Interestingly, Hampton Roads Transit seems to be having the same kinds of financing problems as WMATA
Hampton Roads Transit is the transit agency serving the Hampton Roads (Norfolk, Virginia Beach, other cities) area in Southeast Virginia. It is the state's second largest metropolitan area with very large military bases and shipbuilding operations.
A few years ago the agency got a lot of positive press within the industry for its opening of a small light rail line. More recently, expansion of the line to Virginia Beach was scuttled by controversial referenda, although planning for expansion of the line in Norfolk continues ("Light rail choices should be about the future," Norfolk Virginian-Pilot).
The Tide Light Rail at Monticello Station in Norfolk, Virginia.
Sadly, the line is minimally used with fewer than 7,000 daily riders. But if the line is extended to major employment centers, ridership would increase.
Simultaneously there is a toll program for the Elizabeth River Tunnel--the river is a transportation barrier--to fund the construction of another tunnel. The tolling program has stirred a great deal of animus because unlike "High Occupancy Toll" lanes payment is not optional ("Philip Shucet is new CEO of Elizabeth River Crossings," NVP).
Separately from the toll contract with the State of Virginia, the Elizabeth River Crossings organization pays Hampton Roads Transit to provide enhanced transit services through the tunnels. Otherwise, no part of toll revenues are designated to help fund regional transit.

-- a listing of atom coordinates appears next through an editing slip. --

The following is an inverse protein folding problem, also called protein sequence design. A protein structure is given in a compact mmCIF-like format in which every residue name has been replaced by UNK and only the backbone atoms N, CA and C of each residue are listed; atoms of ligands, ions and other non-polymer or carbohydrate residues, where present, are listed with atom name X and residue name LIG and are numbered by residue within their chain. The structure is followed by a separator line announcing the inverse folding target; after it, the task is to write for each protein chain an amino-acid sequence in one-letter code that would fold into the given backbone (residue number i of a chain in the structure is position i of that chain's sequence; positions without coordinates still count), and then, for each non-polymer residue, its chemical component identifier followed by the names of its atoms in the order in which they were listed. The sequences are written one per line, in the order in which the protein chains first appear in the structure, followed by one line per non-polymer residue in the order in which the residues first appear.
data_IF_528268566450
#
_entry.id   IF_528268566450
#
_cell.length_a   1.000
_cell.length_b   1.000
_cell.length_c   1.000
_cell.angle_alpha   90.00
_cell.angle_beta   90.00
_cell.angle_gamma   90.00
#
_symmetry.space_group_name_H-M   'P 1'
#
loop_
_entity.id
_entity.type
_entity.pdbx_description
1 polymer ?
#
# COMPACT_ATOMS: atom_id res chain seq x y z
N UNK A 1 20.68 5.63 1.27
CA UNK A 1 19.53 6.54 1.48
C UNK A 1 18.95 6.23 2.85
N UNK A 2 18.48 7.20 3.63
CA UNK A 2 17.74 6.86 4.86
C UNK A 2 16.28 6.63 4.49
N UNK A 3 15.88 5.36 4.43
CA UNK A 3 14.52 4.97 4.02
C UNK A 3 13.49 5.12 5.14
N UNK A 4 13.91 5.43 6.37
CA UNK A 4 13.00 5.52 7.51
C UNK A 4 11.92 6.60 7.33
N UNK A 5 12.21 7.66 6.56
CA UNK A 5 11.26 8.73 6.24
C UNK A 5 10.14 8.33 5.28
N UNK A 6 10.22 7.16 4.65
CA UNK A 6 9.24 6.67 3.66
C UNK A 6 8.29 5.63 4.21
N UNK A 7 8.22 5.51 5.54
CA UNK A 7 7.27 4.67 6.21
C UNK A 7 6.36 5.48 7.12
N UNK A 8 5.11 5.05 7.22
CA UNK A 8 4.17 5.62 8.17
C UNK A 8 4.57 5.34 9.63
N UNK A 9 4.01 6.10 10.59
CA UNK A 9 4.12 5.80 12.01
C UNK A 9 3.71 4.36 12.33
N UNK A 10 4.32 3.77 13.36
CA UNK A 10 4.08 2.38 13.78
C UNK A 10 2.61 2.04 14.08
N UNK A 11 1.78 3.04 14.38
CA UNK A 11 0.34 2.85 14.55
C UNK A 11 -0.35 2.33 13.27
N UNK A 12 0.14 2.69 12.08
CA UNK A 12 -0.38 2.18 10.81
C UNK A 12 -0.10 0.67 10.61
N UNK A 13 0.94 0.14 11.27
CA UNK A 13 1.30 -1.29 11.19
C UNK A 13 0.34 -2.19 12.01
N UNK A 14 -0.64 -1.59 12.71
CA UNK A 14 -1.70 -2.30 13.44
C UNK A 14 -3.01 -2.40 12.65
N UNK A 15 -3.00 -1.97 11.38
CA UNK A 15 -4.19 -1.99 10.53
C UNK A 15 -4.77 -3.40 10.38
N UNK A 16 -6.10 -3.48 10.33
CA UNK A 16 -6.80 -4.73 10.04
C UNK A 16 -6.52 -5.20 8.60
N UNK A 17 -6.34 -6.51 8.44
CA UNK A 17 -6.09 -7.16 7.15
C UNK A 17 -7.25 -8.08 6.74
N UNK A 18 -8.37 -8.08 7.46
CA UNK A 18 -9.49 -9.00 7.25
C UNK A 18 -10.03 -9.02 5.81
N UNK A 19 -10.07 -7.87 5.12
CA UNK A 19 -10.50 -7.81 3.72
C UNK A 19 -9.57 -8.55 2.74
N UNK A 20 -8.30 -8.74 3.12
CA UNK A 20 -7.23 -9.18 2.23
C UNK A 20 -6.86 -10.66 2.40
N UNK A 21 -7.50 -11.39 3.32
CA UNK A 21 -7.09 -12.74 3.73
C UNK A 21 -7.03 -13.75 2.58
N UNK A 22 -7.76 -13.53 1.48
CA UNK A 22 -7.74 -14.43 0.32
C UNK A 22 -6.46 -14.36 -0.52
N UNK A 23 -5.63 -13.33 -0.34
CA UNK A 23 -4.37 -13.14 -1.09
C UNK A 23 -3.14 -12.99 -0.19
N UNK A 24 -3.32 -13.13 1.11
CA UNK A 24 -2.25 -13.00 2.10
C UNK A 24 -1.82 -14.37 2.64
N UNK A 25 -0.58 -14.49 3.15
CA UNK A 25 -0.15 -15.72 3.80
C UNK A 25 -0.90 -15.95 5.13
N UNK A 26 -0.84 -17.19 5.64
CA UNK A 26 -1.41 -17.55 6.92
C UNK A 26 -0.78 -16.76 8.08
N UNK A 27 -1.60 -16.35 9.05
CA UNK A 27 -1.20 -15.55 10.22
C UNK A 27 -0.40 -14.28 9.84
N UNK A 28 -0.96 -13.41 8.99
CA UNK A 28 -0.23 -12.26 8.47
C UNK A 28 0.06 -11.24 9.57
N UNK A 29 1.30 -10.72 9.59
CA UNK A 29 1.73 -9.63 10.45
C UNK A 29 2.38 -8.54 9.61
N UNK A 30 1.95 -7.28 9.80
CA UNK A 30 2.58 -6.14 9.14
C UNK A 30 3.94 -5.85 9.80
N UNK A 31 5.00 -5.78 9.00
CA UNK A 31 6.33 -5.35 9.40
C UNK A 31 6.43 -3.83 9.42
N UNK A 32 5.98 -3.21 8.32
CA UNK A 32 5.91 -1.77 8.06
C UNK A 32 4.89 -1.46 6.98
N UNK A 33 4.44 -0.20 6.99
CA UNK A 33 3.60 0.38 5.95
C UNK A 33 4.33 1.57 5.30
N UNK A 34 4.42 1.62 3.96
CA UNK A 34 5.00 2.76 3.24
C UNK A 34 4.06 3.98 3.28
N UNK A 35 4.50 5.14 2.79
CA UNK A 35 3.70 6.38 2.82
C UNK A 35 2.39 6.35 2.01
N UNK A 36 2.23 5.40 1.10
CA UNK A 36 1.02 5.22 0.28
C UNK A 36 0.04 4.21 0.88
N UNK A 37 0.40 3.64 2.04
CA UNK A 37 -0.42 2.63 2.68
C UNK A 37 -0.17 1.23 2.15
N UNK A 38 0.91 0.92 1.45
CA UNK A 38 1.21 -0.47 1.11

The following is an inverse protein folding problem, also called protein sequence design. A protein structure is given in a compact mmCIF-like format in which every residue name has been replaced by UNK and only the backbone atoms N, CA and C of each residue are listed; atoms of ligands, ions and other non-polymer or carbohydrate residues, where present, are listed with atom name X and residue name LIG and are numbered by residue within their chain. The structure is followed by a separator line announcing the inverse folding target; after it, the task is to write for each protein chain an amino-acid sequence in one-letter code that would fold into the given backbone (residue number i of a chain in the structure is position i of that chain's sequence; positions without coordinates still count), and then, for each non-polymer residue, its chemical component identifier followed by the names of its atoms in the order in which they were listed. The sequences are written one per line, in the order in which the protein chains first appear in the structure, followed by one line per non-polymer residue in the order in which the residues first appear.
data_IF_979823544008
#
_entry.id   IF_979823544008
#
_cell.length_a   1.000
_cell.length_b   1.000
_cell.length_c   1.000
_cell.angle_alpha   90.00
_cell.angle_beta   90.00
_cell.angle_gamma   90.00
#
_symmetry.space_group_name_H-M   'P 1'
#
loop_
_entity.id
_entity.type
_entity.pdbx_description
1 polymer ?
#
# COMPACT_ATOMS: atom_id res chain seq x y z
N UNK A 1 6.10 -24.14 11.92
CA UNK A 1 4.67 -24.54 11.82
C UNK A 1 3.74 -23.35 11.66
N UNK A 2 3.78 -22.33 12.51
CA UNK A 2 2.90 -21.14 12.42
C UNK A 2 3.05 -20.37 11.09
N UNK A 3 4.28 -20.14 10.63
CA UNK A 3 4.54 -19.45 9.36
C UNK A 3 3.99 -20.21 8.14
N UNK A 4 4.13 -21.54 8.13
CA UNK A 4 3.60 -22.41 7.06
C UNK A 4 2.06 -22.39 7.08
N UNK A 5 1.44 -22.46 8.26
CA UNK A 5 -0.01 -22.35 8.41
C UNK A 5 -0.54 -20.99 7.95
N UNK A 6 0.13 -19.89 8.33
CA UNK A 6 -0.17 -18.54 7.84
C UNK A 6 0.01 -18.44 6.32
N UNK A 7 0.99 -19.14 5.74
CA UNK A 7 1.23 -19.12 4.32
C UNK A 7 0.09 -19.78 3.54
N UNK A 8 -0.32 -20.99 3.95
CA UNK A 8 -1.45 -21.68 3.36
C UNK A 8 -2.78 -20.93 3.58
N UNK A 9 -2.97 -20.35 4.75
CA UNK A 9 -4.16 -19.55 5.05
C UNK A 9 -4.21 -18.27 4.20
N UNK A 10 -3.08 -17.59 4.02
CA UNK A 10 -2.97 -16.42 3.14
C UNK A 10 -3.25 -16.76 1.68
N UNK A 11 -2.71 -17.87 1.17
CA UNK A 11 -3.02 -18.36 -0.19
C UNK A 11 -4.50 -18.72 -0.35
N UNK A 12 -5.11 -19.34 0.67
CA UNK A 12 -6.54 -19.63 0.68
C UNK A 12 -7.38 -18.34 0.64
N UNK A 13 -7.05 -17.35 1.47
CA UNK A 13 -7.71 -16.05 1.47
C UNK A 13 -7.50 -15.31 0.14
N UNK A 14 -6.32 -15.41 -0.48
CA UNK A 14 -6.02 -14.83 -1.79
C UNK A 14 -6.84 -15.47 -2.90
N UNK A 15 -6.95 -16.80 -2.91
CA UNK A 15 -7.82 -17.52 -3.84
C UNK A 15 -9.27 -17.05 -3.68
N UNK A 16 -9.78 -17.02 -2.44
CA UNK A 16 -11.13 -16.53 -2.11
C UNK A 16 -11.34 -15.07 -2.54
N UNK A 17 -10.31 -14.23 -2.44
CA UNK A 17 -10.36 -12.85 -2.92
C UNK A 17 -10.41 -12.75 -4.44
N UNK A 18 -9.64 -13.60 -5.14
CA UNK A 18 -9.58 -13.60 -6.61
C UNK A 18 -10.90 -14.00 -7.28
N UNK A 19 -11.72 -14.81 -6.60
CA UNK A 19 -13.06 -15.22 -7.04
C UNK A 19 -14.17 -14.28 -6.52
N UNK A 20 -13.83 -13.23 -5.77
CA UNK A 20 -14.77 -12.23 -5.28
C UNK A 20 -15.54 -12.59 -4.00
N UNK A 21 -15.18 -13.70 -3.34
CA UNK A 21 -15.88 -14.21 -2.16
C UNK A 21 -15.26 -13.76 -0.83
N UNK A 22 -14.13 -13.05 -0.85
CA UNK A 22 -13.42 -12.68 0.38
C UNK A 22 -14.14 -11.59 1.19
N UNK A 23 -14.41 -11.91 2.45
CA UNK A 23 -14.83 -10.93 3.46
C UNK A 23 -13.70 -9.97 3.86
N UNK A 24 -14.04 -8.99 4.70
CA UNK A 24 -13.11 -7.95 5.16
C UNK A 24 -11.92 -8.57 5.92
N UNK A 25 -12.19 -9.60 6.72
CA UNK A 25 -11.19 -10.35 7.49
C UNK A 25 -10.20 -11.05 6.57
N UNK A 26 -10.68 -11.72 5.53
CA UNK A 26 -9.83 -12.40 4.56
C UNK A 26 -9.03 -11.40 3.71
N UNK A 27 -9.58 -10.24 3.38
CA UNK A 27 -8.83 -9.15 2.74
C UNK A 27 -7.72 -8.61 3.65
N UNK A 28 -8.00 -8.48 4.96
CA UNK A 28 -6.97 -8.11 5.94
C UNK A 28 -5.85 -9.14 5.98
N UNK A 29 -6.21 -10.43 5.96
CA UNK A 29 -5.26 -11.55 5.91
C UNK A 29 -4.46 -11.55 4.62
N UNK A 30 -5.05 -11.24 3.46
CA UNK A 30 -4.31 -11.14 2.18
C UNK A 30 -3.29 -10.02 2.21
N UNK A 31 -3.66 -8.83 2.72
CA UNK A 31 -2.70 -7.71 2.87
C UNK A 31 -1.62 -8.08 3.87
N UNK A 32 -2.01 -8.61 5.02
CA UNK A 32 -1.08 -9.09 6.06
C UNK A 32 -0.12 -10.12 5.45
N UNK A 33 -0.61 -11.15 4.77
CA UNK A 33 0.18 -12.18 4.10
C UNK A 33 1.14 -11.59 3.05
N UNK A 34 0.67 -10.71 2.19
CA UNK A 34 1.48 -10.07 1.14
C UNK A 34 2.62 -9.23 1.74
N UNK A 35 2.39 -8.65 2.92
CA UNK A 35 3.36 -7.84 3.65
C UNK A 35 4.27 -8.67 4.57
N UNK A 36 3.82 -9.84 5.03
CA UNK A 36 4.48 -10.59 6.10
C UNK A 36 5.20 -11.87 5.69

The agency also has a ferry service ("More people are using the Portsmouth-Norfolk ferry and now there's a new boat in the water," NVP).
Funding. HRT is funded the same way as WMATA, with appropriations from participating jurisdictions complemented by fare revenues and other sources (usually state and federal).
Both agencies have structural financing shortfalls ("HRT budget outlook predicts declining ridership, and cities may have to pick up more of the tab," Norfolk Virginian-Pilot), problems with financial management (HRT's problems are more recent, while WMATA has mostly corrected theirs), need governance reform, and are asking for the creation of a regularized revenue stream, such as an incremental addition to sales taxes, which can then be used to support long term bond-based financing. From the NVP article "Hampton Roads Transit demotes CFO after another $1.3 million budget error":